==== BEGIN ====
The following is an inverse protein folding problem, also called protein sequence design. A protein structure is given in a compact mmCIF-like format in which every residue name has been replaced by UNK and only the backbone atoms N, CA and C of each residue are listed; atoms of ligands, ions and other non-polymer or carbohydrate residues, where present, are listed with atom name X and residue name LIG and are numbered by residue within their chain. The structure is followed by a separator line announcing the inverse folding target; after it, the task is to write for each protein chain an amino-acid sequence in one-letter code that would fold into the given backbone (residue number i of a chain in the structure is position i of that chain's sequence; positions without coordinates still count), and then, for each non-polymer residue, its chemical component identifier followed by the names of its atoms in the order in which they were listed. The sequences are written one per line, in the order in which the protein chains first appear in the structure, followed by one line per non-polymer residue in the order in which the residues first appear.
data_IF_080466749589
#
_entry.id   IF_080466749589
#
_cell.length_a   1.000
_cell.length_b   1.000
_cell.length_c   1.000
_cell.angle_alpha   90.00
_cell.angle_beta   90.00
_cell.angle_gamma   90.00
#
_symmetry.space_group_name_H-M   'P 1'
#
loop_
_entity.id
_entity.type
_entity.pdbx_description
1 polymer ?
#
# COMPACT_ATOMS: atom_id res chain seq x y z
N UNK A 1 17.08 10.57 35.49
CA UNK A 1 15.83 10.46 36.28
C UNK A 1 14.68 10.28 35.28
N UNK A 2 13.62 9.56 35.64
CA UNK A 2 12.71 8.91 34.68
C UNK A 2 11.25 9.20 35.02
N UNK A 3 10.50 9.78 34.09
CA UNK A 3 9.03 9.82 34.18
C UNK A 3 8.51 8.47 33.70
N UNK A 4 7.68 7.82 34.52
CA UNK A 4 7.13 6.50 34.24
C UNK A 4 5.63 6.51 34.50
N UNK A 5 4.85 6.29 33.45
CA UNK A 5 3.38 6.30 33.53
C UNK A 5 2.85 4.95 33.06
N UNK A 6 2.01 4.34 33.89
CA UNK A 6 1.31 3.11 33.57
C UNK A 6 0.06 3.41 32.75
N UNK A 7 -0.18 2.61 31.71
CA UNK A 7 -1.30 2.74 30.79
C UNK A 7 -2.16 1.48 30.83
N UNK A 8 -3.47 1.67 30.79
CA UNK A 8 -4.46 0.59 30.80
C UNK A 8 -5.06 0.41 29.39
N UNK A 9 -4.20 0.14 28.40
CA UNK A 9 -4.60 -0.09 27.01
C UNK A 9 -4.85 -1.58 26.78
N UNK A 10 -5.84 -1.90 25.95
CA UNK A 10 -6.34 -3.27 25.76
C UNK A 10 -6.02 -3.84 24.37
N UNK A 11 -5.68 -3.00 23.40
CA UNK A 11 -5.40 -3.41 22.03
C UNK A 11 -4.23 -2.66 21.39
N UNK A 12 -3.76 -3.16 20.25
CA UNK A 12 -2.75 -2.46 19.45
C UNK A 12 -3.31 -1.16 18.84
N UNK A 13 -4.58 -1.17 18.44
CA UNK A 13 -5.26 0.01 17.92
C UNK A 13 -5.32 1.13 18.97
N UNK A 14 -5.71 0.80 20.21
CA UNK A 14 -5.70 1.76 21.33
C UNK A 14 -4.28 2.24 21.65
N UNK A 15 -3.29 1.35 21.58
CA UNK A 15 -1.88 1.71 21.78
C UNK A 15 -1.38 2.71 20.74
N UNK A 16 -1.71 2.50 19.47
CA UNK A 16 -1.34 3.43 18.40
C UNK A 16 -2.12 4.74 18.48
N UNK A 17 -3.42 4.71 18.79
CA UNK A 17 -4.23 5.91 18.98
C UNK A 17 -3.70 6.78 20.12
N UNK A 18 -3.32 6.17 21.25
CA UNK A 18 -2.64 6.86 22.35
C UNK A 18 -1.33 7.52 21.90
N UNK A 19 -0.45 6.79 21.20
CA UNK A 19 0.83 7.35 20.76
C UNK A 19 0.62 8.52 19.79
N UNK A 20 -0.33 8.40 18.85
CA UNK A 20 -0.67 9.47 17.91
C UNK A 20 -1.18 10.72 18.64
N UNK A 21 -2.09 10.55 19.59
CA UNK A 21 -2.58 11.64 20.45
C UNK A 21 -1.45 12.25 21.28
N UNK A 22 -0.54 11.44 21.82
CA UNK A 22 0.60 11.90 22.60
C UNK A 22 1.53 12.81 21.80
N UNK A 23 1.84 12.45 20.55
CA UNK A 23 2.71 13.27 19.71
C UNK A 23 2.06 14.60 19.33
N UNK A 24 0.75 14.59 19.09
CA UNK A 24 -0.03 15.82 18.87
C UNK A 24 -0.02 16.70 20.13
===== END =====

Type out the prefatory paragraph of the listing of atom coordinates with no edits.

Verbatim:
The following is an inverse protein folding problem, also called protein sequence design. A protein structure is given in a compact mmCIF-like format in which every residue name has been replaced by UNK and only the backbone atoms N, CA and C of each residue are listed; atoms of ligands, ions and other non-polymer or carbohydrate residues, where present, are listed with atom name X and residue name LIG and are numbered by residue within their chain. The structure is followed by a separator line announcing the inverse folding target; after it, the task is to write for each protein chain an amino-acid sequence in one-letter code that would fold into the given backbone (residue number i of a chain in the structure is position i of that chain's sequence; positions without coordinates still count), and then, for each non-polymer residue, its chemical component identifier followed by the names of its atoms in the order in which they were listed. The sequences are written one per line, in the order in which the protein chains first appear in the structure, followed by one line per non-polymer residue in the order in which the residues first appear.